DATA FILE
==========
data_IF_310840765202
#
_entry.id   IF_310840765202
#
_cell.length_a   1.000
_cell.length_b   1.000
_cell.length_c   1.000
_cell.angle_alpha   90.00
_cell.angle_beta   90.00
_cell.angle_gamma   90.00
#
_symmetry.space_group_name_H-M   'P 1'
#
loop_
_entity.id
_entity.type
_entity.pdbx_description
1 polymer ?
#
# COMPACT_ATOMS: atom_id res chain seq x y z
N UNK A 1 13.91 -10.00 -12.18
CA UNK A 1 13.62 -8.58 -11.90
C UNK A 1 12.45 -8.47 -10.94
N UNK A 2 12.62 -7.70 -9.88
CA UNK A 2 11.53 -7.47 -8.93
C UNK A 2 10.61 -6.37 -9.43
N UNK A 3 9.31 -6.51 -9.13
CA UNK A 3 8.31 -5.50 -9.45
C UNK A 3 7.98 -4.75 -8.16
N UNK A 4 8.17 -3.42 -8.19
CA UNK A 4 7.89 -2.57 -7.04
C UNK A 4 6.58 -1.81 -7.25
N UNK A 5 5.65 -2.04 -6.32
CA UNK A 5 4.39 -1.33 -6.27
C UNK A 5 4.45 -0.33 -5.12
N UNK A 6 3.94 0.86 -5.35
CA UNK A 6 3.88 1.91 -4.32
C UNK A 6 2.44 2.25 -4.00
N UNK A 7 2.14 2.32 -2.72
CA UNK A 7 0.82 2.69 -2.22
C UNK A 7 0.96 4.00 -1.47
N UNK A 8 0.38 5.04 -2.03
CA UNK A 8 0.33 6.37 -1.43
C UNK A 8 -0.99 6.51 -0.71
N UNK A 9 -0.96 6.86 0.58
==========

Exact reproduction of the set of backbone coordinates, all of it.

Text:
data_IF_310840765202
#
_entry.id   IF_310840765202
#
_cell.length_a   1.000
_cell.length_b   1.000
_cell.length_c   1.000
_cell.angle_alpha   90.00
_cell.angle_beta   90.00
_cell.angle_gamma   90.00
#
_symmetry.space_group_name_H-M   'P 1'
#
loop_
_entity.id
_entity.type
_entity.pdbx_description
1 polymer ?
#
# COMPACT_ATOMS: atom_id res chain seq x y z
N UNK A 1 13.91 -10.00 -12.18
CA UNK A 1 13.62 -8.58 -11.90
C UNK A 1 12.45 -8.47 -10.94
N UNK A 2 12.62 -7.70 -9.88
CA UNK A 2 11.53 -7.47 -8.93
C UNK A 2 10.61 -6.37 -9.43
N UNK A 3 9.31 -6.51 -9.13
CA UNK A 3 8.31 -5.50 -9.45
C UNK A 3 7.98 -4.75 -8.16
N UNK A 4 8.17 -3.42 -8.19
CA UNK A 4 7.89 -2.57 -7.04
C UNK A 4 6.58 -1.81 -7.25
N UNK A 5 5.65 -2.04 -6.32
CA UNK A 5 4.39 -1.33 -6.27
C UNK A 5 4.45 -0.33 -5.12
N UNK A 6 3.94 0.86 -5.35
CA UNK A 6 3.88 1.91 -4.32
C UNK A 6 2.44 2.25 -4.00
N UNK A 7 2.14 2.32 -2.72
CA UNK A 7 0.82 2.69 -2.22
C UNK A 7 0.96 4.00 -1.47
N UNK A 8 0.38 5.04 -2.03
CA UNK A 8 0.33 6.37 -1.43
C UNK A 8 -0.99 6.51 -0.71
N UNK A 9 -0.96 6.86 0.58